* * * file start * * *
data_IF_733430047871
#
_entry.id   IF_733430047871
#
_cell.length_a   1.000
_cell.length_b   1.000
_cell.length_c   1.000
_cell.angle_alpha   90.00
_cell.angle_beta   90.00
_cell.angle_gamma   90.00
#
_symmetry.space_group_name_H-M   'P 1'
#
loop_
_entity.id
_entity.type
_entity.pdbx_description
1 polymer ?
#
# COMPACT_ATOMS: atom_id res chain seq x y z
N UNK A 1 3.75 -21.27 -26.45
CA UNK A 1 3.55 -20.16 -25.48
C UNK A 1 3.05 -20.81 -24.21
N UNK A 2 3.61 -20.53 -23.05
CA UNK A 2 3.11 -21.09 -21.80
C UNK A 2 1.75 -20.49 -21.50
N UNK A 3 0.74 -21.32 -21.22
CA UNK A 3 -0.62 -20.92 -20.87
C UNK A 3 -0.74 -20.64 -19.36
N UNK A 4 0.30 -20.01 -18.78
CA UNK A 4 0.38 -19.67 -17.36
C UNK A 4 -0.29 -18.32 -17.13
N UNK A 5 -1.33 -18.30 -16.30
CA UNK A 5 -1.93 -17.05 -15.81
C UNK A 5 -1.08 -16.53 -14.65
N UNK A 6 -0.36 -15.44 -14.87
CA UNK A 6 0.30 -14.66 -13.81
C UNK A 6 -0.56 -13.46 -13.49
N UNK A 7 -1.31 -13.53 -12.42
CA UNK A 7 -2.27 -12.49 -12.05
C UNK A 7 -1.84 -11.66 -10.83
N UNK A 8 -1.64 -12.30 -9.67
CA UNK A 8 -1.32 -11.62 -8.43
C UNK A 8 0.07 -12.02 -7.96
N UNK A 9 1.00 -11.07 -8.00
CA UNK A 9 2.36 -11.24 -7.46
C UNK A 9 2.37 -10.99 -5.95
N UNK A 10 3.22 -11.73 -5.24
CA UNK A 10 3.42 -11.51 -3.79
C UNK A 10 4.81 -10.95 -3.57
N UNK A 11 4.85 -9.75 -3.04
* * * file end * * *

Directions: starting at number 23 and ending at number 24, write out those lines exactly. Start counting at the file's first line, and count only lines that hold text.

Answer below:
C UNK A 1 3.05 -20.81 -24.21
N UNK A 2 3.61 -20.53 -23.05